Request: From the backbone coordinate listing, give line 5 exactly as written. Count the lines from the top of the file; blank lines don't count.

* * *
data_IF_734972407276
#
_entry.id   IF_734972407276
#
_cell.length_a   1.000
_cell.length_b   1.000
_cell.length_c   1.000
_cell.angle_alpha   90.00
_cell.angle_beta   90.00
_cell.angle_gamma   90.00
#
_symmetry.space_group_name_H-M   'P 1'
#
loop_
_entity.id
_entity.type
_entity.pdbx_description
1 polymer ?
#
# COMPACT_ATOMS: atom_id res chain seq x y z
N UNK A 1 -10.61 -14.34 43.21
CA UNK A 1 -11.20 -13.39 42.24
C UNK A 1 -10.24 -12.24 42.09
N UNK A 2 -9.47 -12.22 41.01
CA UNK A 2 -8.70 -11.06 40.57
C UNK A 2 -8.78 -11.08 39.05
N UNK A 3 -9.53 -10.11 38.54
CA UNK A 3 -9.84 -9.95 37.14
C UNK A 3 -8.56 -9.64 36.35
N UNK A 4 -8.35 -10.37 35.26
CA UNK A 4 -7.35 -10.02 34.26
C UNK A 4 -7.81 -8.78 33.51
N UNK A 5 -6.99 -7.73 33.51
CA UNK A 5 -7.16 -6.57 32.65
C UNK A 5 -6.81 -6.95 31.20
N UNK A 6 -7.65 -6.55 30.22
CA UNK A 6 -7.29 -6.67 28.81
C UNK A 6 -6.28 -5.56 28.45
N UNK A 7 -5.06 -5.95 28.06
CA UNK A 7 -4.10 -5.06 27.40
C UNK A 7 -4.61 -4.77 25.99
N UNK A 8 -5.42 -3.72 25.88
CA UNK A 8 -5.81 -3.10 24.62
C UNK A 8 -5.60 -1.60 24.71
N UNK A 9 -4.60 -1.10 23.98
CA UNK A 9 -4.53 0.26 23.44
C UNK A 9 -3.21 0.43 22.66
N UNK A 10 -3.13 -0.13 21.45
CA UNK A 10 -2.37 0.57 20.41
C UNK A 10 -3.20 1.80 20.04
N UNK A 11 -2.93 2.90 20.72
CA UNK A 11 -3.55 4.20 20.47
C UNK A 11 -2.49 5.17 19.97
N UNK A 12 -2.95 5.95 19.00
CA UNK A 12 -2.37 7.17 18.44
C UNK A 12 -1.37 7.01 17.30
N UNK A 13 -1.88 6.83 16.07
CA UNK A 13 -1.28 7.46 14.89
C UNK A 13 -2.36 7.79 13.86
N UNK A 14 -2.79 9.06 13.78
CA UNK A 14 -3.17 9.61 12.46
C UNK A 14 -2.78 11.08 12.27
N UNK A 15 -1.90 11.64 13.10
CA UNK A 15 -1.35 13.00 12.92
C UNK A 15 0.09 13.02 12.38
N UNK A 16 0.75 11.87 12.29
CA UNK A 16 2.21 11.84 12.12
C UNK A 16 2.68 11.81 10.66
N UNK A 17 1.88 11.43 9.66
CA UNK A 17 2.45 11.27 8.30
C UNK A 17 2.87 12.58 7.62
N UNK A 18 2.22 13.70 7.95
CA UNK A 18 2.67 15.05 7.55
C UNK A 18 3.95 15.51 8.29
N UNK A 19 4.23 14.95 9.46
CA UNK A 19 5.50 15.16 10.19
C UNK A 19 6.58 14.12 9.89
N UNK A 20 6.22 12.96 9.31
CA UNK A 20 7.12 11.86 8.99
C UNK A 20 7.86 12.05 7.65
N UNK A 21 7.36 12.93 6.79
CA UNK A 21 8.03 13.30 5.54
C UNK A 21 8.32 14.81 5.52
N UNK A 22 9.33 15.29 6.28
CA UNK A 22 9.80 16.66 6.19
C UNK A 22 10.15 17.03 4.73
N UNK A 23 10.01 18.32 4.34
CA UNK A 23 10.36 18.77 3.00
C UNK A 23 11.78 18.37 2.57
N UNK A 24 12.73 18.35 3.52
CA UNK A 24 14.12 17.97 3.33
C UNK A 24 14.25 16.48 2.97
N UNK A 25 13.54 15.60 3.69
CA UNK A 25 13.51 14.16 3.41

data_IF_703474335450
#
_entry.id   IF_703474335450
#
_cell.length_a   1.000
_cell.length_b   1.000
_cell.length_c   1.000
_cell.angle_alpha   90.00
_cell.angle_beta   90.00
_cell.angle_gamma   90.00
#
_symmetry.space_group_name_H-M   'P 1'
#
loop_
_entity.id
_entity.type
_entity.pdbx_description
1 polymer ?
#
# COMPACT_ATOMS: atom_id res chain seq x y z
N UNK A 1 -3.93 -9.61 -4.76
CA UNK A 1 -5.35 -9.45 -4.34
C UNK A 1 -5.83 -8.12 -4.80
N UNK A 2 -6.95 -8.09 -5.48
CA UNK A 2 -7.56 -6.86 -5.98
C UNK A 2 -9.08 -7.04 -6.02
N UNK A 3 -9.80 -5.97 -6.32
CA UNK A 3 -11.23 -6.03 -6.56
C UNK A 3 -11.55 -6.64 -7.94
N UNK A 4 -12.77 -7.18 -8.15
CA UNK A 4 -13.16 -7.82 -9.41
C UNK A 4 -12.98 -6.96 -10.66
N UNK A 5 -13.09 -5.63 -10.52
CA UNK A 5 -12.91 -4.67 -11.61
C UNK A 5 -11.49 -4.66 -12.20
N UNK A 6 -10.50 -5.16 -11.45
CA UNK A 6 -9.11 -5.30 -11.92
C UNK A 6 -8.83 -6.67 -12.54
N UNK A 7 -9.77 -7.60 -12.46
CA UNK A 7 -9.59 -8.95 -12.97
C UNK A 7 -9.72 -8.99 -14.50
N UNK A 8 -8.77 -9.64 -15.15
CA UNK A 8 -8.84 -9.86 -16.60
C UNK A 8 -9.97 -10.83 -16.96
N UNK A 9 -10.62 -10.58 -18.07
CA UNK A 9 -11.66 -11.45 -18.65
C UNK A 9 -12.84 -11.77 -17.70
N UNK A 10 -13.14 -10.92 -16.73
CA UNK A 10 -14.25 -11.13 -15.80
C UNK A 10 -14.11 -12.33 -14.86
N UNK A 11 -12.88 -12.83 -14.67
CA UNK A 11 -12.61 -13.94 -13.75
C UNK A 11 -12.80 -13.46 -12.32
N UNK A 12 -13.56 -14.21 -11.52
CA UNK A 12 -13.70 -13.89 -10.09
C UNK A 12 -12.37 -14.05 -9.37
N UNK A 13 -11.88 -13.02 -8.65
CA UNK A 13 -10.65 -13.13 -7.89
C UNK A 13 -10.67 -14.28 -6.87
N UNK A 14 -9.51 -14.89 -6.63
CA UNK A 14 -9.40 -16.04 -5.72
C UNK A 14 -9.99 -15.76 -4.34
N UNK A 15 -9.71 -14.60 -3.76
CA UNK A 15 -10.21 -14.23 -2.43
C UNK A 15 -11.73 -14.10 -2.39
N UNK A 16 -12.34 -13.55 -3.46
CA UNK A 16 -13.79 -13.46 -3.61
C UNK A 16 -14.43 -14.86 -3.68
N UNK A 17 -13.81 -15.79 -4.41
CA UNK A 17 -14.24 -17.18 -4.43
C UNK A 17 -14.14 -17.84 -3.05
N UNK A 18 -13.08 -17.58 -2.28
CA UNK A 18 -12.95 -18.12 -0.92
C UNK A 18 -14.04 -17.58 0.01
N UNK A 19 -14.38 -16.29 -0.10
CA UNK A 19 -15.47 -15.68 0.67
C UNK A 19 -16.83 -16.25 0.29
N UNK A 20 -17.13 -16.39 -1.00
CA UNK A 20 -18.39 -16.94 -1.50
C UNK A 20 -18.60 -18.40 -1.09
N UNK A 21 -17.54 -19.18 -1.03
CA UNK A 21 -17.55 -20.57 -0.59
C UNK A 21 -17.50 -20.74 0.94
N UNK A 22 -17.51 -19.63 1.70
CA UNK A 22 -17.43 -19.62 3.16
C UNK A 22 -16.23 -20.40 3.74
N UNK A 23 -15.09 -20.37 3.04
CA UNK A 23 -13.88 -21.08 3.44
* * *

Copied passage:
_cell.length_a   1.000